A Juilliard-Yale "Passion"


After a very successful second year, which included performances and master classes with William Christie, Christopher Hogwood, Harry Bicket, Enrico Onofri, and many others, the Juilliard Historical Performance program will culminate its season with two landmarks. The first is the graduation of the first class of students from the program. The second is the program’s largest performance project yet: a collaborative production of Johann Sebastian Bach’s St. Matthew Passion with the Yale Institute of Sacred Music (I.S.M.). Performances will take place in New Haven and New York City in early May.

Masaaki Suzuki will conduct a four-ensemble collective of Yale and Juilliard musicians in Bach’s St. Matthew Passion this month.

(Photo by Marco Borggreve)

Juilliard faculty member Robert Mealy will be the concertmaster for Bach’s St. Matthew Passion.

(Photo by Courtesy of Yale University)


Christoph Wolff, an eminent Bach scholar and a professor at both Juilliard and Harvard, calls the St. Matthew Passion, referred to by the Bach family as the “great Passion,” a “work of extraordinary musical dimensions.”  First performed on Good Friday, 1727, the work’s salient features include a double chorus and orchestra that are used in dialogue or opposition. The choruses often function as the crowd or turba and respond, sometimes violently, to the text sung by the Evangelist and other characters.

The story of the Passion (Christ’s sufferings in the last few days of his life) is told through both standard (secco) recitative and more overtly dramatic recitative accompanied by highly varied instrumental ensembles ranging from strings and flutes to the tenor oboe unique to Bach: the oboe da caccia. The text is a combination of Gospel and sacred poetry by the German poet who wrote under the pseudonym Picander and frequently composed librettos for Bach.

There are also meditations on the Passion story in the form of arias, duets, and choruses with obbligatos featuring flutes, oboes of all sizes, violin, and viola da gamba. “It is a distinguishing mark … that Bach chose to draw deliberately on the complete repertoire of forms cultivated in the sacred and secular music of his day,” Wolff wrote in Johann Sebastian Bach: The Learned Musician, noting that even Baroque opera “could not compare in its range of compositional types and forms.” One of the most interesting features of the St. Matthew Passion is the pervasive repetition of the same chorale, though differently harmonized, which descends in key throughout the piece. Wolff observed that Bach’s use of an extremely wide range of keys, instruments, and forms represented his exploration of “the widest possible range of musical expression.”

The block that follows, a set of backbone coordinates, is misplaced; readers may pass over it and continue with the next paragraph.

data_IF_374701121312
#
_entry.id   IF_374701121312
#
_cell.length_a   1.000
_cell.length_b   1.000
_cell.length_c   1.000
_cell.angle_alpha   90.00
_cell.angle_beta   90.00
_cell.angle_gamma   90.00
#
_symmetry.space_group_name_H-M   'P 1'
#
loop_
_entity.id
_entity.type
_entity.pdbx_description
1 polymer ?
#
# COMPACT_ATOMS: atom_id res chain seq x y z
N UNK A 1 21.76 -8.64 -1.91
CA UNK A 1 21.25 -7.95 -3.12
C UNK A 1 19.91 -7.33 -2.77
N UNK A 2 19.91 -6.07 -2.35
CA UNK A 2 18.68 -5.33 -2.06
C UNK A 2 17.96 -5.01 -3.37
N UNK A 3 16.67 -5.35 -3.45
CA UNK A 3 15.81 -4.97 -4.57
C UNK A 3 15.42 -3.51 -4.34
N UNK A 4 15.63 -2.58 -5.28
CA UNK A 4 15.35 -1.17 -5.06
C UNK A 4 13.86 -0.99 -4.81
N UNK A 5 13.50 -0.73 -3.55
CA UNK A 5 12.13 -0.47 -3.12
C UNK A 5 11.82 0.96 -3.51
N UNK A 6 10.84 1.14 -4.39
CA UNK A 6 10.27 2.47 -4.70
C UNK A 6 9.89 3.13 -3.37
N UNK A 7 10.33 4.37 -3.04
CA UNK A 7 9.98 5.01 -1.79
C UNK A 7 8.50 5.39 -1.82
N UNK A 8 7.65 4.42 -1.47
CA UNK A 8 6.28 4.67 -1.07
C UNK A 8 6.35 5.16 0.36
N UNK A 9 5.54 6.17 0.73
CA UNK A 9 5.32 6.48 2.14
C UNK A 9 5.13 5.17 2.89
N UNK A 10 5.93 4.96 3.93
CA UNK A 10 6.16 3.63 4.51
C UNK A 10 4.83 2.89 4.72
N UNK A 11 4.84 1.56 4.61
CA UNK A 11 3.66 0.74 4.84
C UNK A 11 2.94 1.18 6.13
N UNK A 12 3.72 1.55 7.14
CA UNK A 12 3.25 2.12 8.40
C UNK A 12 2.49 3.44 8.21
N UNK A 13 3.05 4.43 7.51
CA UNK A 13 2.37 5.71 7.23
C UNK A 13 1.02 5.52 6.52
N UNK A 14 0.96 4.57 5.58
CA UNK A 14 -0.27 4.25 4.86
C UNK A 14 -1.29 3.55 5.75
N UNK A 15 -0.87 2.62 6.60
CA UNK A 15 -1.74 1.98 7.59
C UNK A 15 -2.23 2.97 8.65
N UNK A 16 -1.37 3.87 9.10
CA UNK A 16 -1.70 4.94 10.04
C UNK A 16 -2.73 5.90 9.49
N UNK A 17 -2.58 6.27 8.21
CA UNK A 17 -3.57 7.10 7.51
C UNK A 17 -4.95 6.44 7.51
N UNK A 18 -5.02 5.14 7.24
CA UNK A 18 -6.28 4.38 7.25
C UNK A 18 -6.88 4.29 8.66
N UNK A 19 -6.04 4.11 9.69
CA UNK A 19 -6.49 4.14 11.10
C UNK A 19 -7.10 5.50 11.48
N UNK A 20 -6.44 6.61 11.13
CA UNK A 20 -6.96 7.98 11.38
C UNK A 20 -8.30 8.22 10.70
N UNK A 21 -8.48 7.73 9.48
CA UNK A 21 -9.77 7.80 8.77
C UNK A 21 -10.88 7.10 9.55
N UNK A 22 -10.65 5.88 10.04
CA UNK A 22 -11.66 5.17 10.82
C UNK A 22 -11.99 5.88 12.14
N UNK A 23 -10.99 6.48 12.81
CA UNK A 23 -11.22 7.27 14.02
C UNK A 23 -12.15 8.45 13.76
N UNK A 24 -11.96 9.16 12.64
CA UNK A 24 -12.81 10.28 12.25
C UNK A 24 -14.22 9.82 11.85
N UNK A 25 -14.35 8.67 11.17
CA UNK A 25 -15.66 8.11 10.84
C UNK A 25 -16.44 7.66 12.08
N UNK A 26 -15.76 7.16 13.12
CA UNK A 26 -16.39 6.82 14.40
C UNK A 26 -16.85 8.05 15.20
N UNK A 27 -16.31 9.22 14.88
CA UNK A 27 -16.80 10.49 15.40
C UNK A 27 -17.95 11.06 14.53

Discussions about the Juilliard-Yale collaboration, the first between the schools’ two programs, began more than a year ago. Monica Huggett, the artistic director of the Historical Performance program, had been contemplating programming Bach’s smaller-scale St. John Passion. As the program’s administrative director Benjamin Sosland explained, “We were looking for ways to make sure our Historical Performance students got experience playing an oratorio since this repertoire is so central to our specialty.” The one missing element was a suitable choral ensemble. 

At about the same time, the Yale Schola Cantorum and the Yale Voxtet vocal ensemble, which are part of the college’s Institute of Sacred Music, also wanted to program one of the Bach Passions, but did not have a full orchestra to accompany them. Historical Performance faculty member Robert Mealy, who also teaches at the Yale School of Music, brought the groups together.  Masaaki Suzuki, a visiting professor of choral conducting at I.S.M., proposed programming the St. Matthew Passion, which uses a much larger orchestra than the St. John. A few members of the Yale Baroque Ensemble will be joining Juilliard415 as will Juilliard Historical Performance faculty Sandra Miller, Baroque flute, and Gonzalo Ruiz, Baroque oboe. 

Suzuki, who will conduct this four-ensemble collaboration, is most well-known for his work with the Bach Collegium Japan, an ensemble he founded in 1990 that is currently completing a critically acclaimed cycle of recordings of J.S. Bach’s cantatas. Suzuki has also worked with many other ensembles ranging from Collegium Vocale Gent and the Freiburger Barockorchester to the Boston Symphony Orchestra and the Deutsches Symphonie Orchester Berlin. In addition to his activity as a conductor, Suzuki is renowned for his performances on the organ and harpsichord, also specializing in the music of Bach.

Mealy, who will be the concertmaster for these performances, has had a rich and varied career performing with many of the world’s leading Baroque ensembles, from Tafelmusik and Les Arts Florissants to the Handel and Haydn Society and many others. He is also the concertmaster of the distinguished Boston Early Music Festival orchestra. 

In addition to performances in New York at the Park Avenue Christian Church and New Haven, Connecticut, at Woolsey Hall, the Juilliard/Yale ensemble will travel to Italy in mid-May for performances in Rome, Florence, and Milan. According to Sosland, “We are in discussions about another large-scale oratorio project for next year with Yale. Hopefully the St. Matthew will be just the first of many such collaborations in future years.”


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